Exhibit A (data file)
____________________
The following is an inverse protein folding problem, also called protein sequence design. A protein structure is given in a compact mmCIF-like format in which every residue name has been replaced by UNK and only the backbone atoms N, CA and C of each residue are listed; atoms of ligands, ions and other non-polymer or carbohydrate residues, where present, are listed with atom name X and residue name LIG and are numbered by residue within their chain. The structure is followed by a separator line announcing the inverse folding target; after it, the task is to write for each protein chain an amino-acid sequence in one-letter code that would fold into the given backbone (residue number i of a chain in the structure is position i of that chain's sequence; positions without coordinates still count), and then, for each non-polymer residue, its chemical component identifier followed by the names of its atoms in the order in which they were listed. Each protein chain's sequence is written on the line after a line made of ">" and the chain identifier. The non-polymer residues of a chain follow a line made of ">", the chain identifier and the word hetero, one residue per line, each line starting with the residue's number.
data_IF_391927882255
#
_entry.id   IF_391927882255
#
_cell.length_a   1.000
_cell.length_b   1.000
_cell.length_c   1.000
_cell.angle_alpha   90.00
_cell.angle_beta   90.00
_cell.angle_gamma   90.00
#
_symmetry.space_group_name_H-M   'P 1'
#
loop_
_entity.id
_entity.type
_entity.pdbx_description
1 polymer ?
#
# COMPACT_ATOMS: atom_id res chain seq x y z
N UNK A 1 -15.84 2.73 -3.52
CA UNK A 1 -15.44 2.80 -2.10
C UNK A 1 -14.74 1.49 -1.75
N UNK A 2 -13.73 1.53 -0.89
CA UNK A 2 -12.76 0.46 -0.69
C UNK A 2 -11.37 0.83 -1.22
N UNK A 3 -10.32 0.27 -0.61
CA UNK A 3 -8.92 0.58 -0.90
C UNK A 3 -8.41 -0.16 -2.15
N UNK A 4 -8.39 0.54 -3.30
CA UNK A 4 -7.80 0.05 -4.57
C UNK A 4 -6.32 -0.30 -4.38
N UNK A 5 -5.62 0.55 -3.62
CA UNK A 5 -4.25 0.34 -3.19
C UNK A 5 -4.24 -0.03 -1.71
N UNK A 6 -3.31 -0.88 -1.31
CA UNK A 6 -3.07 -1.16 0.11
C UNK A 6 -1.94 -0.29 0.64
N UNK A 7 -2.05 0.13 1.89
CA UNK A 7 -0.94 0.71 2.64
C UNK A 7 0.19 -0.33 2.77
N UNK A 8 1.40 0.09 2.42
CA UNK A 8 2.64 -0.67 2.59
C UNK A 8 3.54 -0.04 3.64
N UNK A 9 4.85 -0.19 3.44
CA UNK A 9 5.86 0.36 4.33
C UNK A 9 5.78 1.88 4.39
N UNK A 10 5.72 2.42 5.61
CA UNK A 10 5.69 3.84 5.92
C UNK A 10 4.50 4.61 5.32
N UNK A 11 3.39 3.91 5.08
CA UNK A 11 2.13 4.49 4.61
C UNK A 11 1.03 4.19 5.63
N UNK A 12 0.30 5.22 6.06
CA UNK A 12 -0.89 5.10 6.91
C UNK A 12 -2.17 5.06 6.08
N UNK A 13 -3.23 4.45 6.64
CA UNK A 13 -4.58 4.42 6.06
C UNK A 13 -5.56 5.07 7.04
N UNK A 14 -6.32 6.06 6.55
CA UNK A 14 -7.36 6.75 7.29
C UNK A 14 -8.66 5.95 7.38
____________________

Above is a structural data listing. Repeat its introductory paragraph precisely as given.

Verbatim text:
The following is an inverse protein folding problem, also called protein sequence design. A protein structure is given in a compact mmCIF-like format in which every residue name has been replaced by UNK and only the backbone atoms N, CA and C of each residue are listed; atoms of ligands, ions and other non-polymer or carbohydrate residues, where present, are listed with atom name X and residue name LIG and are numbered by residue within their chain. The structure is followed by a separator line announcing the inverse folding target; after it, the task is to write for each protein chain an amino-acid sequence in one-letter code that would fold into the given backbone (residue number i of a chain in the structure is position i of that chain's sequence; positions without coordinates still count), and then, for each non-polymer residue, its chemical component identifier followed by the names of its atoms in the order in which they were listed. Each protein chain's sequence is written on the line after a line made of ">" and the chain identifier. The non-polymer residues of a chain follow a line made of ">", the chain identifier and the word hetero, one residue per line, each line starting with the residue's number.